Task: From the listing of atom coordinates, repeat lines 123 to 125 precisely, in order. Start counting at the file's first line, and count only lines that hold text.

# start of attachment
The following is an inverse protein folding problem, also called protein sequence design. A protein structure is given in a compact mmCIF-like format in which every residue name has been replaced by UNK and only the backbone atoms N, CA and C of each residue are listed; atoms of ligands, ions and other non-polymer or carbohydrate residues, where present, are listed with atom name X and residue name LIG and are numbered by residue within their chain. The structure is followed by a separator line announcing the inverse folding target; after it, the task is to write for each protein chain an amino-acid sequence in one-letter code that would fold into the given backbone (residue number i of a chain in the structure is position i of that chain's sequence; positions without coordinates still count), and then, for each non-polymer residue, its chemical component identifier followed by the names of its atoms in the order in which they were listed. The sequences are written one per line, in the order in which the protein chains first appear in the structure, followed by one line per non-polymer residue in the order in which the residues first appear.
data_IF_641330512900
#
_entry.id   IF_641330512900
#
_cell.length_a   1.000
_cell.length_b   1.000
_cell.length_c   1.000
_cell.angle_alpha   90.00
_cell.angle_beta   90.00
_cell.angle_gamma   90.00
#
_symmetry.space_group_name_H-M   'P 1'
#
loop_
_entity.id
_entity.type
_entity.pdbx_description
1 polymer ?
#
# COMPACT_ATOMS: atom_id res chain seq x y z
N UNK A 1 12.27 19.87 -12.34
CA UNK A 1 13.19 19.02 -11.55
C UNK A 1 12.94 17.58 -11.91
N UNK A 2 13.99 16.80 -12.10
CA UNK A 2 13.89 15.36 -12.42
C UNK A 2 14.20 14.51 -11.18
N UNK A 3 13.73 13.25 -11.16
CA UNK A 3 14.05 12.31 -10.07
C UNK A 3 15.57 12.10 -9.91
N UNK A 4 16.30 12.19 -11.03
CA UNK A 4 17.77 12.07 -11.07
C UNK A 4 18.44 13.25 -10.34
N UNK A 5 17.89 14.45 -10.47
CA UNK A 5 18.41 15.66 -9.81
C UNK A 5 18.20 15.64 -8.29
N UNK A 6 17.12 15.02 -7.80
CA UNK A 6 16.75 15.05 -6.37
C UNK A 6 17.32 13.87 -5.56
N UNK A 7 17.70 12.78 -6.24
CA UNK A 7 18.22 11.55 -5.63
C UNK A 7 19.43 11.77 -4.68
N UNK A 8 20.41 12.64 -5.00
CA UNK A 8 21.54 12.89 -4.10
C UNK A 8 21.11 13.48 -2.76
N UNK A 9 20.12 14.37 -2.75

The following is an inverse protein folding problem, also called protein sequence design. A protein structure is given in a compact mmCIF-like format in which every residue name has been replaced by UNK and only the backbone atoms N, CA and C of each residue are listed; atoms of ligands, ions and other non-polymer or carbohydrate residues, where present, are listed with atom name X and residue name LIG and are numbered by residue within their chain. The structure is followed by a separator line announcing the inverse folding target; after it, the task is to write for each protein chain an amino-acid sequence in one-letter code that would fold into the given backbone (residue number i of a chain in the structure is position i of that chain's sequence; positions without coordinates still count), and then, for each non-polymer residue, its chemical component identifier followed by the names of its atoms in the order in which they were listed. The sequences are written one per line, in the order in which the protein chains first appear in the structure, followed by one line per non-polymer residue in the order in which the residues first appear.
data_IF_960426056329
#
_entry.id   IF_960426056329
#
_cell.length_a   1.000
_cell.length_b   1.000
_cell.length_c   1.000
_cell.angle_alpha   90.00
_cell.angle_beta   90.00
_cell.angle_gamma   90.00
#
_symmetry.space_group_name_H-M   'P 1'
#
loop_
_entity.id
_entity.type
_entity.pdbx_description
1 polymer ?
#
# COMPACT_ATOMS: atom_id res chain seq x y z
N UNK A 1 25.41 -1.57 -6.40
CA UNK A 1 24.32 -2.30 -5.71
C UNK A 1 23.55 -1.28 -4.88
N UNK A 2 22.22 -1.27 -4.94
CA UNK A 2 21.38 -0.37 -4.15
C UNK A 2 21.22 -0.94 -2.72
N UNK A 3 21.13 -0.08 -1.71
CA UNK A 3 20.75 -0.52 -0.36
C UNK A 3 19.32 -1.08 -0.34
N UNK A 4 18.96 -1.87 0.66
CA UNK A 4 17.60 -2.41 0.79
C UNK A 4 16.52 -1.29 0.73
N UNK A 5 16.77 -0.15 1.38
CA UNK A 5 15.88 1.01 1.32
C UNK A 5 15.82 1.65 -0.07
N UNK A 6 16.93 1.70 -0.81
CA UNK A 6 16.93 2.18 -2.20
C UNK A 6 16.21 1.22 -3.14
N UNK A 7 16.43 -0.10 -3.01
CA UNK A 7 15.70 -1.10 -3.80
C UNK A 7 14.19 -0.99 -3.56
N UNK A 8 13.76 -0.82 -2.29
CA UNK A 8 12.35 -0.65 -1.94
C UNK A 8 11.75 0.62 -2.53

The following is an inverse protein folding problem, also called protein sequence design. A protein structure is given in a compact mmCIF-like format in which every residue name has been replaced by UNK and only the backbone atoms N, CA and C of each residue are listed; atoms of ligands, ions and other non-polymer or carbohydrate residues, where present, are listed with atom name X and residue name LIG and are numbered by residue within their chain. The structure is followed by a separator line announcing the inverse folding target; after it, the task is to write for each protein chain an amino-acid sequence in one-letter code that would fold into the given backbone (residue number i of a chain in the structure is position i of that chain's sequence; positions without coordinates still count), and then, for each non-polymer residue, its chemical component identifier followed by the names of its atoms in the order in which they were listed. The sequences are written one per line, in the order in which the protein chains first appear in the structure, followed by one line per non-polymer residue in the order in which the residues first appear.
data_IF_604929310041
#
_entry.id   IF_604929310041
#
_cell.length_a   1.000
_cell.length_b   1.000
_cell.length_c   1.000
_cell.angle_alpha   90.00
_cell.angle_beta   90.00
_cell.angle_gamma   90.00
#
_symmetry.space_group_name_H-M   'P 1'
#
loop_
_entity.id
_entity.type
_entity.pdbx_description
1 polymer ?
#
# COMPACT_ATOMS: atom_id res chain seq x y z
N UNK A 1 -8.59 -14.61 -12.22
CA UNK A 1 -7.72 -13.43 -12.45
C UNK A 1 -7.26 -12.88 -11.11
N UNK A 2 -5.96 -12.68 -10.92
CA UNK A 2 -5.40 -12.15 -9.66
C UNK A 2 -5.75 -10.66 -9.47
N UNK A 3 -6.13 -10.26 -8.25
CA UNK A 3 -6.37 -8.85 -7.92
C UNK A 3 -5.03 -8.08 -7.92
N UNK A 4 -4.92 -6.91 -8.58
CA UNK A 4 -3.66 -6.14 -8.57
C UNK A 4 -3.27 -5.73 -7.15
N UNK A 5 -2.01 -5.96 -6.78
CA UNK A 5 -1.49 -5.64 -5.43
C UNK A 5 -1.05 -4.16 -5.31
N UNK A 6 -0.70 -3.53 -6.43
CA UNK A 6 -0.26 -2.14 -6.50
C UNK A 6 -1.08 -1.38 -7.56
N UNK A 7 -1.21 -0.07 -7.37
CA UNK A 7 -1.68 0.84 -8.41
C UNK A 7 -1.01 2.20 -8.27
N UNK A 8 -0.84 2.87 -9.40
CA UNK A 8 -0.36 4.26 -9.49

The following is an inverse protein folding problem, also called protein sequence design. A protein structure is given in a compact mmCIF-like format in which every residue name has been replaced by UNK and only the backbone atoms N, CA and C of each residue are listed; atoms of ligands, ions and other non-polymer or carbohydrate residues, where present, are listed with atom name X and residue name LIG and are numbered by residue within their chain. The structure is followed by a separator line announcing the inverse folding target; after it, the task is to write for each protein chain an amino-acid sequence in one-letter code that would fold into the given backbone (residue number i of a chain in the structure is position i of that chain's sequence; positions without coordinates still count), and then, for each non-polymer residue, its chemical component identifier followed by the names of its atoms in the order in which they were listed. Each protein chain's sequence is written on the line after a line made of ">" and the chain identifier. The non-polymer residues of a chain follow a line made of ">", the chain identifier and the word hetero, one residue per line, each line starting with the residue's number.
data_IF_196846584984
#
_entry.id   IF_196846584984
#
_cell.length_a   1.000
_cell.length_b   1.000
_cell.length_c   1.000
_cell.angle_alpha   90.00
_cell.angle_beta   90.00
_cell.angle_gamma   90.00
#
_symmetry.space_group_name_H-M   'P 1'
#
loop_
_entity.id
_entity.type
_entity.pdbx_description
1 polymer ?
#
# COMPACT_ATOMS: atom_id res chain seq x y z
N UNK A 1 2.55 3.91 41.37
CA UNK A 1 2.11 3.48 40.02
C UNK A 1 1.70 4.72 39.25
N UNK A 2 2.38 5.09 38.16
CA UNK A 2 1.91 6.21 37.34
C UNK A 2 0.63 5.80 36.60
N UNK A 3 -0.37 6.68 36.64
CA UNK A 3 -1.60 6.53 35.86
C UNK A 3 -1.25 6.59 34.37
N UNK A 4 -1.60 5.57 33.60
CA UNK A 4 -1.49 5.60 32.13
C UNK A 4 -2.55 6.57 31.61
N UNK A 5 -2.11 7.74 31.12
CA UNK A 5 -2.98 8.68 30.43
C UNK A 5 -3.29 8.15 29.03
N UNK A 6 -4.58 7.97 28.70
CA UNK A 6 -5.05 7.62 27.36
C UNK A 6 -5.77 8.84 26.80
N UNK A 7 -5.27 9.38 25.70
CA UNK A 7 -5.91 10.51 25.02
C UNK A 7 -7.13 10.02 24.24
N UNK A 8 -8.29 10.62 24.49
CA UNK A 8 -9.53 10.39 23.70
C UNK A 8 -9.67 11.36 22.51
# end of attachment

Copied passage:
CA UNK A 4 -3.66 -6.14 -8.57
C UNK A 4 -3.27 -5.73 -7.15
N UNK A 5 -2.01 -5.96 -6.78